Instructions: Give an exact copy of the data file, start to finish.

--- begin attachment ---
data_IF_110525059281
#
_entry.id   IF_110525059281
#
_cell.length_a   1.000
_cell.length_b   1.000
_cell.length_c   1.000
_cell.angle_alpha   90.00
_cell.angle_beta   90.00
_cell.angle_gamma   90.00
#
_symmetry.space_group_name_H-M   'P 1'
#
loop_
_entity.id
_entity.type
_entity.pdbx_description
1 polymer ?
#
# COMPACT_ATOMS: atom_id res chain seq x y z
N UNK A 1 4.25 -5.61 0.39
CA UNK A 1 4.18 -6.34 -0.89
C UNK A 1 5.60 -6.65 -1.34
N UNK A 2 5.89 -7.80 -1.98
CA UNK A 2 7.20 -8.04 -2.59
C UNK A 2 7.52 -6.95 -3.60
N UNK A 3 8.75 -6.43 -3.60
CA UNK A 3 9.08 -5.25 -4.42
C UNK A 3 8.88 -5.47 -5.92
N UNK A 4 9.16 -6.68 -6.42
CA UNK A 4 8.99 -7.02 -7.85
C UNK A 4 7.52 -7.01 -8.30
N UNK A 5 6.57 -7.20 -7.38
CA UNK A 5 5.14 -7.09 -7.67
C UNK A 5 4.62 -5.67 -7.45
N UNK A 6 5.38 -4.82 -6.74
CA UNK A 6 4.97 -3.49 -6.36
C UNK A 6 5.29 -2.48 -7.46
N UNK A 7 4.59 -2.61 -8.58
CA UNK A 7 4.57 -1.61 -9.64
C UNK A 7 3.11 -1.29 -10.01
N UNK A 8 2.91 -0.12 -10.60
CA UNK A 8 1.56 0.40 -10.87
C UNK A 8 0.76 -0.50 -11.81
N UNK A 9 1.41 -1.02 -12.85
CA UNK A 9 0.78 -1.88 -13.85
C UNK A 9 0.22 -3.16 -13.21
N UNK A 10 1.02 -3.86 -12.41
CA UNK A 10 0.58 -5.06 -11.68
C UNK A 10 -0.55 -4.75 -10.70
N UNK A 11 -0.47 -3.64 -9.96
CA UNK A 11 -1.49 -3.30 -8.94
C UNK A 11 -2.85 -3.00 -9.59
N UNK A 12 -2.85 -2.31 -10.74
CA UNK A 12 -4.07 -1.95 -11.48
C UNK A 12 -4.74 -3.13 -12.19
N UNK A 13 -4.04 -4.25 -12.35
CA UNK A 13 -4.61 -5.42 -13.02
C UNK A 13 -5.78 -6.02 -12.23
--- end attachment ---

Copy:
data_IF_110525059281
#
_entry.id   IF_110525059281
#
_cell.length_a   1.000
_cell.length_b   1.000
_cell.length_c   1.000
_cell.angle_alpha   90.00
_cell.angle_beta   90.00
_cell.angle_gamma   90.00
#
_symmetry.space_group_name_H-M   'P 1'
#
loop_
_entity.id
_entity.type
_entity.pdbx_description
1 polymer ?
#
# COMPACT_ATOMS: atom_id res chain seq x y z
N UNK A 1 4.25 -5.61 0.39
CA UNK A 1 4.18 -6.34 -0.89
C UNK A 1 5.60 -6.65 -1.34
N UNK A 2 5.89 -7.80 -1.98
CA UNK A 2 7.20 -8.04 -2.59
C UNK A 2 7.52 -6.95 -3.60
N UNK A 3 8.75 -6.43 -3.60
CA UNK A 3 9.08 -5.25 -4.42
C UNK A 3 8.88 -5.47 -5.92
N UNK A 4 9.16 -6.68 -6.42
CA UNK A 4 8.99 -7.02 -7.85
C UNK A 4 7.52 -7.01 -8.30
N UNK A 5 6.57 -7.20 -7.38
CA UNK A 5 5.14 -7.09 -7.67
C UNK A 5 4.62 -5.67 -7.45
N UNK A 6 5.38 -4.82 -6.74
CA UNK A 6 4.97 -3.49 -6.36
C UNK A 6 5.29 -2.48 -7.46
N UNK A 7 4.59 -2.61 -8.58
CA UNK A 7 4.57 -1.61 -9.64
C UNK A 7 3.11 -1.29 -10.01
N UNK A 8 2.91 -0.12 -10.60
CA UNK A 8 1.56 0.40 -10.87
C UNK A 8 0.76 -0.50 -11.81
N UNK A 9 1.41 -1.02 -12.85
CA UNK A 9 0.78 -1.88 -13.85
C UNK A 9 0.22 -3.16 -13.21
N UNK A 10 1.02 -3.86 -12.41
CA UNK A 10 0.58 -5.06 -11.68
C UNK A 10 -0.55 -4.75 -10.70
N UNK A 11 -0.47 -3.64 -9.96
CA UNK A 11 -1.49 -3.30 -8.94
C UNK A 11 -2.85 -3.00 -9.59
N UNK A 12 -2.85 -2.31 -10.74
CA UNK A 12 -4.07 -1.95 -11.48
C UNK A 12 -4.74 -3.13 -12.19
N UNK A 13 -4.04 -4.25 -12.35
CA UNK A 13 -4.61 -5.42 -13.02
C UNK A 13 -5.78 -6.02 -12.23